Heat your oven as hot as it will go (260 for mine) and place an empty baking tray on the bottom rack. If you have a baking stone,  pop that on the middle shelf. If you don’t,  a Pyrex dish sans lid that will fit the cake tin will also work well. I did mine with neither and it turned out just fine. Boil your kettle.

Once the oven is nice and hot you need to do two things really quickly before GENTLY closing the oven door again. 1) pour the kettle full of water into that nice hot baking tray on the bottom shelf (be warned it will be very steamy) and 2) slide your bread in its cake tin gently onto the middle shelf. Close that door gently. Turn the oven temperature right down to 180. Bake for 30 minutes. Do NOT open the door.

After 30 minutes,  take out the bread,  turn straight out onto a rack and leave to steam while you get your soup poured into bowls etc.

Serve on a chunky wooden board and pull apart to get your piece. Delicious with a thick smear of butter or with soup. Enjoy! !!



Easy Banana Muffins

With the mornings getting darker every day, I’m finding the offspring are starting to sleep in a little later. Sleeping in is relative. Rather than a 5am start, its now closer to 6am. In our house, that’s a lie in. I’m hoping by the depths of winter we may even score the odd 7am start to the day. I can dream. The slightly later starts means mornings are chaotic as there is less time to get the kids dressed so that we can drop Toddler at nursery in time for breakfast. After a few mornings of running around like a headless chicken and being starving by 10am, I realised I’d run out of my on the run breakfast muffins. Definitely time for a batch of baking.

I currently have loads of frozen bananas. When very ripe, they freeze really well, ready for when you need them for a quick batch of banana bread, muffins, or banana ice cream. Pop them on your kitchen counter to thaw out. The skins will be very black and pretty revolting. Once thawed, the bananas will seem pretty revolting too, but will reward you with their super sweetness when cooked.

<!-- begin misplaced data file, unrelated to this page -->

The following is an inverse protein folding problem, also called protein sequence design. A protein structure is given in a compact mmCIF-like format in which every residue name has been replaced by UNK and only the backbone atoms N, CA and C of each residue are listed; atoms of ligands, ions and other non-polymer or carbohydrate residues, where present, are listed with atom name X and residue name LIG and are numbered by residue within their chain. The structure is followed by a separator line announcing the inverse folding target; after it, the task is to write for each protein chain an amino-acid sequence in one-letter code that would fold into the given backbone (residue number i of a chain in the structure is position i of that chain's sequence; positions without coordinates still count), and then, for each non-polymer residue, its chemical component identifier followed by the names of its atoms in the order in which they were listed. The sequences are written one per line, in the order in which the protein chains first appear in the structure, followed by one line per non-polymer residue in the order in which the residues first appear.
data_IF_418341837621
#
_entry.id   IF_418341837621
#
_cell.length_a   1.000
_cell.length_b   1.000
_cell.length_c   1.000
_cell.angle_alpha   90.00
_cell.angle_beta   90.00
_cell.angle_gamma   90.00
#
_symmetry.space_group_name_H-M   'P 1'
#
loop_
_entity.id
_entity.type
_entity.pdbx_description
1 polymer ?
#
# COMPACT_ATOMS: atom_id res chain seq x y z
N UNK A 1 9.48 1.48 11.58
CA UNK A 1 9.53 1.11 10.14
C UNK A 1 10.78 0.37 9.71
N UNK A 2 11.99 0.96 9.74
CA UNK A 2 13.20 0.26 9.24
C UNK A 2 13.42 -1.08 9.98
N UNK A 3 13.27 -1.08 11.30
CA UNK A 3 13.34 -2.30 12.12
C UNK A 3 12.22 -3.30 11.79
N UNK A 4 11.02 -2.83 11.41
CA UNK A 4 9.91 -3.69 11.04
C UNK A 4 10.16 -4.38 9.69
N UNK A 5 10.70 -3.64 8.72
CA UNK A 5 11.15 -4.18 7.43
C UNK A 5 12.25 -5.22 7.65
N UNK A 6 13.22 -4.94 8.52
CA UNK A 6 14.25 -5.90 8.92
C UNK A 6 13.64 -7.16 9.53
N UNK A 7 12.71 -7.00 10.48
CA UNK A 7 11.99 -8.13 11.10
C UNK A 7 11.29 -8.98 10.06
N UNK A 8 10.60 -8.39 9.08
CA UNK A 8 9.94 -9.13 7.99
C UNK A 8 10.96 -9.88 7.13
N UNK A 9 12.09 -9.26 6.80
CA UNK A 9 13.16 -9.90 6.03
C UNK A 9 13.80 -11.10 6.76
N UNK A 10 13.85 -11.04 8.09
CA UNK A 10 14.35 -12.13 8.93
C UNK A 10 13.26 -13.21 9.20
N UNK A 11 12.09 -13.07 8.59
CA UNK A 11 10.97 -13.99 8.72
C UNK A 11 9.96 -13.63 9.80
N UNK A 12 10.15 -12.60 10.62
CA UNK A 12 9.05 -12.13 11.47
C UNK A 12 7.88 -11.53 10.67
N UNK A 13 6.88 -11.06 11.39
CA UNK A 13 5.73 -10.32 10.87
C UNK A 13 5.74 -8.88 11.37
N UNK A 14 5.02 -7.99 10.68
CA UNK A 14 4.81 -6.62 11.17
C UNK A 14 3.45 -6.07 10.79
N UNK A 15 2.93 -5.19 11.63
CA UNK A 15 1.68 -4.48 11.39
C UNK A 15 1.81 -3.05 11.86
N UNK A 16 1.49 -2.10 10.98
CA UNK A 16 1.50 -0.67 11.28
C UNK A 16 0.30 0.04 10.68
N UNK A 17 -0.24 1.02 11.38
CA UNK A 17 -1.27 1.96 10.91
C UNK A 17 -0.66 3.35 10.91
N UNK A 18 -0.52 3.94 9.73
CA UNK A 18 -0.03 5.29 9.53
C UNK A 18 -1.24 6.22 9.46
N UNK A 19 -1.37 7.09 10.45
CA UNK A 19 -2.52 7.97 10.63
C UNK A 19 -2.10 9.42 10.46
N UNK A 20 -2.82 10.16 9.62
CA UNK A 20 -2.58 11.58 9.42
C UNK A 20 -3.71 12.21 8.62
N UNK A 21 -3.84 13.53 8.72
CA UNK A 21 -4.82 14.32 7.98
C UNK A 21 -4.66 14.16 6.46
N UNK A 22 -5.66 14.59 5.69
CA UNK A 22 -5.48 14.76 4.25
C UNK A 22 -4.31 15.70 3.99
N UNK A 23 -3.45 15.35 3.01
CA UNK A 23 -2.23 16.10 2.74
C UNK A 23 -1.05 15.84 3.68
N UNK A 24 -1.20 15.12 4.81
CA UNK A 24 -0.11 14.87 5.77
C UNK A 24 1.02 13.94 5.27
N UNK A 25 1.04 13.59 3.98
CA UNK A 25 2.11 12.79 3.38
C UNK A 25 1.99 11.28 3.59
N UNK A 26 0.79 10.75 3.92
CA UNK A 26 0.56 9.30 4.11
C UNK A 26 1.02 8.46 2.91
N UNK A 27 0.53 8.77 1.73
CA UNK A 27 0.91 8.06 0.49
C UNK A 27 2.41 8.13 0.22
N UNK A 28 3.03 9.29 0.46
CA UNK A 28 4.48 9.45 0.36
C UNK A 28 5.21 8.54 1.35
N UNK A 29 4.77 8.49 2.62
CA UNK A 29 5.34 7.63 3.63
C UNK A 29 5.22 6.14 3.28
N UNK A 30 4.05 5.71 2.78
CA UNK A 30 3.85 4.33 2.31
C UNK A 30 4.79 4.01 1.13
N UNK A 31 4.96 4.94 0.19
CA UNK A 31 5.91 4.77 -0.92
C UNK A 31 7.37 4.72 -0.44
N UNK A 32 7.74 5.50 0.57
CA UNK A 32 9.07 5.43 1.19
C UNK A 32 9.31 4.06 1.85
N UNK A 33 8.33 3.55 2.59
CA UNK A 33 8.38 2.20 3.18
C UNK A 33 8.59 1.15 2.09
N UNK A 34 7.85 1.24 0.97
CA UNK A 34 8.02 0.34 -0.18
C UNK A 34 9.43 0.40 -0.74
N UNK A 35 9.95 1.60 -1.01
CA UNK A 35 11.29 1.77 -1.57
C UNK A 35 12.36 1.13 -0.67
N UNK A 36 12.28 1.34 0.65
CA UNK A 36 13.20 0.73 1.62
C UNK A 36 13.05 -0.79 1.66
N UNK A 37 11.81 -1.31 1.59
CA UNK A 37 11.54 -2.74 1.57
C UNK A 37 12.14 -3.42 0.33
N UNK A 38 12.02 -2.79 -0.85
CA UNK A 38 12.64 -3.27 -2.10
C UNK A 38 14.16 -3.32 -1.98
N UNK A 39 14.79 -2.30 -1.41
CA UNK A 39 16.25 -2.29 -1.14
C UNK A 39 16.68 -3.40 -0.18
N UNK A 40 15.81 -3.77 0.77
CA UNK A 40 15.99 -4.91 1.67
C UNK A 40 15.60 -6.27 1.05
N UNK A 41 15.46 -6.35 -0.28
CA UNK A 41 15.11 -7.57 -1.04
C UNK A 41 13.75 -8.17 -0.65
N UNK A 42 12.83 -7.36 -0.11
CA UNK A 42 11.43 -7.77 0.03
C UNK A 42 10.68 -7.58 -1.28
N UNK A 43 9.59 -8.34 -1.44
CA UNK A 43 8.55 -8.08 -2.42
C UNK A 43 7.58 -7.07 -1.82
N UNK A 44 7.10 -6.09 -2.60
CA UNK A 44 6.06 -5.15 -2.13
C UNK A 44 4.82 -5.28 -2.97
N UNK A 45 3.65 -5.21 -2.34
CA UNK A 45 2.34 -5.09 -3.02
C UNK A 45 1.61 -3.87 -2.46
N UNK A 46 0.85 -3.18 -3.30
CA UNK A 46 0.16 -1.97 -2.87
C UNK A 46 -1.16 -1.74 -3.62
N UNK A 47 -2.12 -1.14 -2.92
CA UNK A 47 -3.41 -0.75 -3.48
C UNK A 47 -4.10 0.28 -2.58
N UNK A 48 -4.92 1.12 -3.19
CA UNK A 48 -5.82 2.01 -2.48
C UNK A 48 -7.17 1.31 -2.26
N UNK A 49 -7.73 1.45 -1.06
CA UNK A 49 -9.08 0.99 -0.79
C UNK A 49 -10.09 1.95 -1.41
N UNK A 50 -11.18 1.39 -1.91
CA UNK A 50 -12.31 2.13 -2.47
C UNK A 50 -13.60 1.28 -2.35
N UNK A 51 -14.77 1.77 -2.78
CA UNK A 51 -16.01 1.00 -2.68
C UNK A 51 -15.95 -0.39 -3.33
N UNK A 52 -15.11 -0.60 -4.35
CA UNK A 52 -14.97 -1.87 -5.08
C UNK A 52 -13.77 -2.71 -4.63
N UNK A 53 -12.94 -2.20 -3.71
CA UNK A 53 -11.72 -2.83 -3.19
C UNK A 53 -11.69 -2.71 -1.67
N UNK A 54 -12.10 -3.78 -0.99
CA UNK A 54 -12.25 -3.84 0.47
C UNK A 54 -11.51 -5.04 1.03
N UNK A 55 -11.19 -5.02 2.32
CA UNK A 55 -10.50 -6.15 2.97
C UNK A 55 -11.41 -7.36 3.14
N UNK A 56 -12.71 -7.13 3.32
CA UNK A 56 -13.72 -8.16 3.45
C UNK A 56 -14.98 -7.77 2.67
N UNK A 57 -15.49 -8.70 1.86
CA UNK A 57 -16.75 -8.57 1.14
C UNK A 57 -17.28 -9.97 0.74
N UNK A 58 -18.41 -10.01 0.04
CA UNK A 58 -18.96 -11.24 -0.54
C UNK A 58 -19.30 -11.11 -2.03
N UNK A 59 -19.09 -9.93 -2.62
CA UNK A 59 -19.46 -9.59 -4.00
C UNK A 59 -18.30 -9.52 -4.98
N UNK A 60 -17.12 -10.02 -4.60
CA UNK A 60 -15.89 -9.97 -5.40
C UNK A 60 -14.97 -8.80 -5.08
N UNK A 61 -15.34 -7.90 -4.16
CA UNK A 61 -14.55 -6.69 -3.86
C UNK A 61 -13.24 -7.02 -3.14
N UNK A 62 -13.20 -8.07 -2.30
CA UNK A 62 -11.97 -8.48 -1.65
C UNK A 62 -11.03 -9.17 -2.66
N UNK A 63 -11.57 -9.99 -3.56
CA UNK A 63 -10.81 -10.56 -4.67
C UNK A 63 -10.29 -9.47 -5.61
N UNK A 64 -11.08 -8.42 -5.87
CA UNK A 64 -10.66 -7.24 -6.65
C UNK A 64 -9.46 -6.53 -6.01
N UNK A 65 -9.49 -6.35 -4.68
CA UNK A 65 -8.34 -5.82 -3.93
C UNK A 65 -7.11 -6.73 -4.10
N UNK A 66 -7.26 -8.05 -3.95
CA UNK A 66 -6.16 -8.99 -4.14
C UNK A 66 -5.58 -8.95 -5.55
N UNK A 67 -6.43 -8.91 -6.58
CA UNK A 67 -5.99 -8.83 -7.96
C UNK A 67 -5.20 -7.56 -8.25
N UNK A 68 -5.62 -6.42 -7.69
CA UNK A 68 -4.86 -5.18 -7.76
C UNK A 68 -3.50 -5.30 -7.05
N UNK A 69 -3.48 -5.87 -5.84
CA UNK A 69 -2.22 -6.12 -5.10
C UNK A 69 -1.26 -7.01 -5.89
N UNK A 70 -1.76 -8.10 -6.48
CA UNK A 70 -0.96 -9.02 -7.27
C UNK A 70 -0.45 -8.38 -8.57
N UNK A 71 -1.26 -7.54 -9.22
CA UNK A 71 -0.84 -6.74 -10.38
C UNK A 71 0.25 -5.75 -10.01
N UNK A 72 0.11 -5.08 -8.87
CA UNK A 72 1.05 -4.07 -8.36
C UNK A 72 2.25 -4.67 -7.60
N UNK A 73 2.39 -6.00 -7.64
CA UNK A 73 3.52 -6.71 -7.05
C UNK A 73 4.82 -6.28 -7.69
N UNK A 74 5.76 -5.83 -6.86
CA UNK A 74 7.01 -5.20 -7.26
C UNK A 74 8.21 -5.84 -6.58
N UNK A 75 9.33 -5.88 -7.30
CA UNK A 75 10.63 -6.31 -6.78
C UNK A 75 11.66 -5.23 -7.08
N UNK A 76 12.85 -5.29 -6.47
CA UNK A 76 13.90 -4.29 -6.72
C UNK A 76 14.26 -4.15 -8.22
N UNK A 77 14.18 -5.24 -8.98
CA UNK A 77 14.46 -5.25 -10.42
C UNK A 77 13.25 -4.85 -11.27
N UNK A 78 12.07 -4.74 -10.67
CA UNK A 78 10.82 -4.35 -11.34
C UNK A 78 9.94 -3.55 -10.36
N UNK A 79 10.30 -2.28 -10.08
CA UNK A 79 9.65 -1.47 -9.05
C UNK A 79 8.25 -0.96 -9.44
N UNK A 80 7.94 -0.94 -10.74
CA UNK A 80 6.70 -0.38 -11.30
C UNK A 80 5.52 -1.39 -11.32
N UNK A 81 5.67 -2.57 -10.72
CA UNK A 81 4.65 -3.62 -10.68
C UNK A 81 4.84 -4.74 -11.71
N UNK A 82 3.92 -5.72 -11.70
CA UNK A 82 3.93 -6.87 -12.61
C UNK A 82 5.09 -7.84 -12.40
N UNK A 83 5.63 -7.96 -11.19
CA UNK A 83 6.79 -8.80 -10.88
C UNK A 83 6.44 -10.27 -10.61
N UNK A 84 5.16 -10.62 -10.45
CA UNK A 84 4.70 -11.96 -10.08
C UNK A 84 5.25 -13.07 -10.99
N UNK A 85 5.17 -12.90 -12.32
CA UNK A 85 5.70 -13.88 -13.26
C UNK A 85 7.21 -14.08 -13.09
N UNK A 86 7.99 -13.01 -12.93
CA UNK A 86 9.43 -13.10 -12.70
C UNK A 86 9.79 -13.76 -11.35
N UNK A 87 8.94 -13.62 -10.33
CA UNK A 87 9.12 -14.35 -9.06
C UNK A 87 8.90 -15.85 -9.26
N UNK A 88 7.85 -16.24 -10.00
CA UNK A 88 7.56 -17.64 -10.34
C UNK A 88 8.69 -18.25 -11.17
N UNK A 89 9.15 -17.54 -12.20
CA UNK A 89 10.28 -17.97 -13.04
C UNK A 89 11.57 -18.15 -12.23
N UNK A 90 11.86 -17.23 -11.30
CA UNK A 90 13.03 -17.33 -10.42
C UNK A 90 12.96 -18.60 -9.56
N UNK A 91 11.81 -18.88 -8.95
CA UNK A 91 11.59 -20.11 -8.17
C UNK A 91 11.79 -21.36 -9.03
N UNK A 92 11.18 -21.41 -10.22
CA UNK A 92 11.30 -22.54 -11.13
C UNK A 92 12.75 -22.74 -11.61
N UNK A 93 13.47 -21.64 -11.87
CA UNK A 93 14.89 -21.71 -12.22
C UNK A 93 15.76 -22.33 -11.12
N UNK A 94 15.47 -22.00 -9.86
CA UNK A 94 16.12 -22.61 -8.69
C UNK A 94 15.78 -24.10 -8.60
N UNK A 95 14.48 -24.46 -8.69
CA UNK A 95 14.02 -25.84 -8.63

The recipe I use for my banana muffins is a slight modification of James Martin’s Banana Cake. Its very easy, no sifting required! And best of all, you can either make a cake or a batch of muffins without any alterations other than the tin you use and baking time. I slightly overdid the baking time on this batch due to a well timed nappy explosion, so they are a little dark.

Ingredients (One 2lb loaf cake or roughly 18 muffins, I got 22 today for some reason):

3 large of 4 medium bananas

125g softened butter (or dairy free equivalent)

250g self raising flour

200g white caster sugar

3 eggs

3 tablespoons golden syrup. If you’re in the US, try light molasses.

Optional, 1 heaped teaspoon each of demerara sugar and oat bran mixed together


Preheat your oven to 180 degrees (or 160 if it runs hot like mine)

Using either a food processor or an immersion blender, blend your bananas till smooth.

Add the butter and blend again.

Add all other ingredients and blend together until just combined, about 10 seconds.

Pour the batter into either a greased and lined loaf tin or into your paper lined muffin tin.

Sprinkle some of your bran and sugar mix over the top of your muffins

Bake in the centre of your oven, 20-25 minutes for the muffins, 1 hour 15 minutes to 1 hour 30 for the cake.

Use a toothpick to check whether its done.

The sugar in the bananas makes this batter burn really easily, particularly for the cake which cooks for a much longer time. I turn the heat down 20 degrees and cover the cake with tinfoil after the first 45 minutes.

Leave to cool in the tin for 5 minutes before turning out onto a cooling rack.

I adore the muffins and cake straight out the oven with a good slathering of butter.

I also made spinach and caramelised onion omelettes for lunch and have just popped a beef and beer casserole in the oven. The casserole will cook for 6 hours slowly and be finished off with dumplings! Can’t wait for dinner! I’ll take photos and post the how they turned out soon!